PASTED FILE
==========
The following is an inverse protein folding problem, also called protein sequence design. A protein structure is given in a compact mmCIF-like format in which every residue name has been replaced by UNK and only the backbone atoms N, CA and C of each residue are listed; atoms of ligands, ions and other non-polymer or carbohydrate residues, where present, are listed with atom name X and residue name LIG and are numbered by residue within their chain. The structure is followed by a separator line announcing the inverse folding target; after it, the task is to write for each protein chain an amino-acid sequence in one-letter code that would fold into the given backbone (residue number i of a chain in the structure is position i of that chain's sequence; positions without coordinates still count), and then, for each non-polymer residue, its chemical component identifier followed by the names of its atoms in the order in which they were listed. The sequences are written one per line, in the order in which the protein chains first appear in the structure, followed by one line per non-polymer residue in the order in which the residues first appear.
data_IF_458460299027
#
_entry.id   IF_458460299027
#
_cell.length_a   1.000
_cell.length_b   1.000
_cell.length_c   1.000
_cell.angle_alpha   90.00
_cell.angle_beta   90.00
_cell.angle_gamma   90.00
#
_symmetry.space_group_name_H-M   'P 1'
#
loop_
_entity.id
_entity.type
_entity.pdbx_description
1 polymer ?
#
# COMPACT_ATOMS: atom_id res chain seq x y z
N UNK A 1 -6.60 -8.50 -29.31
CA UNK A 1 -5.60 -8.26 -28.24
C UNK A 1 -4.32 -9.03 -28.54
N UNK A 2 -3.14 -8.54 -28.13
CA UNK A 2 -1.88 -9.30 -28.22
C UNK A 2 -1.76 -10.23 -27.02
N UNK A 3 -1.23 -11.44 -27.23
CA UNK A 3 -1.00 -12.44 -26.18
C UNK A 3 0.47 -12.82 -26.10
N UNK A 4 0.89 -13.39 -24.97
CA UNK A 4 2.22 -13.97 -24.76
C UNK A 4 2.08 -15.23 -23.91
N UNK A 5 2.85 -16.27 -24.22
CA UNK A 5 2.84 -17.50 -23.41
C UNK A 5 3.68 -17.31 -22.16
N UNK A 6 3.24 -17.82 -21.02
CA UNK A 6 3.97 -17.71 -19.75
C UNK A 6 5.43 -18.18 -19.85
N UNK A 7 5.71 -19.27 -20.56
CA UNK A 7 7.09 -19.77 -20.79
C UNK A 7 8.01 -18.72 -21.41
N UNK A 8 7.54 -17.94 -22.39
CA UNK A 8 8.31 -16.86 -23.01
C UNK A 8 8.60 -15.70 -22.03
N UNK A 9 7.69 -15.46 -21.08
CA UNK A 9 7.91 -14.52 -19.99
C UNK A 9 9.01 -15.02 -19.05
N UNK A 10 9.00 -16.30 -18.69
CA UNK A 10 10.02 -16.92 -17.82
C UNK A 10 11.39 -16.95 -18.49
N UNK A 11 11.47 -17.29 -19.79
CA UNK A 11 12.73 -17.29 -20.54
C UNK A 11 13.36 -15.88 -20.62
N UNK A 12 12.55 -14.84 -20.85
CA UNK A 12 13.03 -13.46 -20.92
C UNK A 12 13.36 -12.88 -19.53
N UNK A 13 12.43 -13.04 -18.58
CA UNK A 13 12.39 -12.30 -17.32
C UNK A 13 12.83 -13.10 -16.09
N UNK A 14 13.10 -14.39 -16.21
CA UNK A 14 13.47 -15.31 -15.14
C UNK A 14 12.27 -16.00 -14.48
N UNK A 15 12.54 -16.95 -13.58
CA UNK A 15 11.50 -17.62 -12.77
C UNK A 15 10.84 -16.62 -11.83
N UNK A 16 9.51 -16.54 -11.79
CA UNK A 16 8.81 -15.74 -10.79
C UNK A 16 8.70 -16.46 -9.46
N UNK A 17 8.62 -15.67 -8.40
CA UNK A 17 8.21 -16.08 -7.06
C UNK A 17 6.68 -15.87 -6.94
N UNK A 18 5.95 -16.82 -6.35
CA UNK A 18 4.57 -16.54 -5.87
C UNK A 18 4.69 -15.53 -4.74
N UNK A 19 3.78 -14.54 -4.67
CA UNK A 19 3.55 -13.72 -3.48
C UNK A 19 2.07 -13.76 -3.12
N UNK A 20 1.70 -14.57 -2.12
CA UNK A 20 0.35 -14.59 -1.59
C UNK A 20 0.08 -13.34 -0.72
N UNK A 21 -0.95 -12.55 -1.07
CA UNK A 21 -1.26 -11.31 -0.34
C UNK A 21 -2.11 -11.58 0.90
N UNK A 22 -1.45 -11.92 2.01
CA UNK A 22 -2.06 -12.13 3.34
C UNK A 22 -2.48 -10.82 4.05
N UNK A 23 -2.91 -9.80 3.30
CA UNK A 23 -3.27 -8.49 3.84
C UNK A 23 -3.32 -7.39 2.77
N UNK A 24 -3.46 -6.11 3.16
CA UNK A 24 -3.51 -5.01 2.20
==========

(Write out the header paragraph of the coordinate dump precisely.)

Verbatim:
The following is an inverse protein folding problem, also called protein sequence design. A protein structure is given in a compact mmCIF-like format in which every residue name has been replaced by UNK and only the backbone atoms N, CA and C of each residue are listed; atoms of ligands, ions and other non-polymer or carbohydrate residues, where present, are listed with atom name X and residue name LIG and are numbered by residue within their chain. The structure is followed by a separator line announcing the inverse folding target; after it, the task is to write for each protein chain an amino-acid sequence in one-letter code that would fold into the given backbone (residue number i of a chain in the structure is position i of that chain's sequence; positions without coordinates still count), and then, for each non-polymer residue, its chemical component identifier followed by the names of its atoms in the order in which they were listed. The sequences are written one per line, in the order in which the protein chains first appear in the structure, followed by one line per non-polymer residue in the order in which the residues first appear.